Representatives for several U.S. agencies said they could not confirm that a second American had been killed, but there are scores of U.S. nationals in the line of fire. Other top U.S. officials have previously said more than 100 Americans have joined the fighting in Syria – nearly a dozen of them from the Twin Cities alone, as two U.S. law enforcement officials told ABC News Thursday. And a community leader said at least one who left for Syria recently is a teenage girl.
“The phenomenon began in 2007 with the young Somali men traveling from Minnesota to Somalia,” Loven said. “In Somalia, it started as a nationalistic call… [but] we’ve now seen where some individuals perhaps are not interested or not inclined to travel to Somalia, [they] start to branch out to other hot spots around the globe, obviously Syria being among them.”
One of the young men caught up in the initial wave of terror recruits was Troy Kastigar, who turned out to be an old high school classmate and close friend of Douglas McCain’s.
“If you guys only knew how much fun we have over here – This is the real Disneyland. Come here and join us,” a bearded Kastigar says from Somalia in a video posted online by al-Shabab after his death in 2009.
Mohamud Noor, a community leader in Minneapolis, told ABC News today that the young men going to fight in recent months for ISIS, which is a rival of al Qaeda’s, and those who joined al-Shabab before “have the same characteristics.”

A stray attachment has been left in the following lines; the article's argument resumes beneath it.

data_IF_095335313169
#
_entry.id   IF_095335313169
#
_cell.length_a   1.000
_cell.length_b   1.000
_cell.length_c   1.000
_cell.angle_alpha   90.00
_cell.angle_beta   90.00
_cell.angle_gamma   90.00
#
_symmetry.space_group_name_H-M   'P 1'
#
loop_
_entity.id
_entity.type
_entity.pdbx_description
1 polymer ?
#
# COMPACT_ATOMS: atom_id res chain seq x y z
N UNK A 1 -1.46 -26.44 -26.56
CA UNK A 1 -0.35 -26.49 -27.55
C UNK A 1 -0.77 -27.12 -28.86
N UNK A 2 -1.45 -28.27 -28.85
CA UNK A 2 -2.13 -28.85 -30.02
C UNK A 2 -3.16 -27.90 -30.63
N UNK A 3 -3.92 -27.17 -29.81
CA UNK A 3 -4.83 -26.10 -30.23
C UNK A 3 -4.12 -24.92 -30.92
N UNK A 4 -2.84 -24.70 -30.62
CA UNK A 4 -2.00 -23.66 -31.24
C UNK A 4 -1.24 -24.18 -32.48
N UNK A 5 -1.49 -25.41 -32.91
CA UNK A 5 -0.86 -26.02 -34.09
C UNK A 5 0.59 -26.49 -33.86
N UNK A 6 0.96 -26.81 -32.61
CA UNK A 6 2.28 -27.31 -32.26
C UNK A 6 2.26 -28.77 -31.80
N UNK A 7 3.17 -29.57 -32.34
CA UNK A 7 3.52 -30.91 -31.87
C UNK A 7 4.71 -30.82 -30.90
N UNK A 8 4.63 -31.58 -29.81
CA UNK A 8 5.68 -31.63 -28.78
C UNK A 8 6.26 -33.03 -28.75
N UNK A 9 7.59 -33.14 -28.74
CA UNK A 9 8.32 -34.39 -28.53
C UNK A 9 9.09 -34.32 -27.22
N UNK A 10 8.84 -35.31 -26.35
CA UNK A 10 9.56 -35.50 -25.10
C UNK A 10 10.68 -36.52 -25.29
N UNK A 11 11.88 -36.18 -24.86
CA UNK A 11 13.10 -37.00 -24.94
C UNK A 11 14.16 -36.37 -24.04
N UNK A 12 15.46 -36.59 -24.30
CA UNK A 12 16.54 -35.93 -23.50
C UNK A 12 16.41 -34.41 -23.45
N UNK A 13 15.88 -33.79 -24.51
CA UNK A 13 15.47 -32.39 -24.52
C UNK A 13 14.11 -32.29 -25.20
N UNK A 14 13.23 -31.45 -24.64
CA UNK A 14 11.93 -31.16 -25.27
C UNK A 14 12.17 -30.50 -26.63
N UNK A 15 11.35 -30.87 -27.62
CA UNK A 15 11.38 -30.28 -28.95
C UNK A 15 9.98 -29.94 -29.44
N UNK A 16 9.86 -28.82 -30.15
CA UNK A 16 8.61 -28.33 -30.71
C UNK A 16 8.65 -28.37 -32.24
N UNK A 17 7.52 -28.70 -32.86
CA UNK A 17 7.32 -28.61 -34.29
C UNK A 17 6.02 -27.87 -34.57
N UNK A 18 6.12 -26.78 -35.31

“They are young men who are vulnerable, who have been taken advantage of because of their situation,” Noor said. “This is a youth who has lost direction, who has no hope in life, and the only way they can find [it] is to find other means of living.”
Another community leader, Abdirazak Bihi, said, “As recently as a week ago, a young girl was recruited along some others, and was sent to Syria and called her family from Syria a couple days ago.”
“Yes, people are recruiting, there are recruiters here,” Bihi said.
But Noor acknowledges that that doesn’t explain why so many are specifically being recruited from his city, and says that one reason so much focus is on the Twin Cities is because there is a large “newly-arrived” immigrant community, with many Somalis and Middle Easterners, and because the community isn’t shy about reaching out for help when someone does disappear, possibly into battles a world away.
Loven said that al-Shabab’s previous success in recruiting Minnesotans may have shown the area’s disaffected youths to be particularly susceptible to the jihadist propaganda. Earlier this week, for instance, al-Shabab released a recruitment video online that specifically called for those living in Minnesota to come join their fight.
“We’re taking this very seriously,” Loven said. “We don’t want to see our young people from Minnesota be attracted to this type of propaganda, end up in foreign battlefields, only to be injured, killed or what have you. That’s a concern not just for law enforcement, but for all people here in Minnesota.”
ABC News' Rym Momtaz, Alex Tucciarone and Lee Ferran contributed to this report.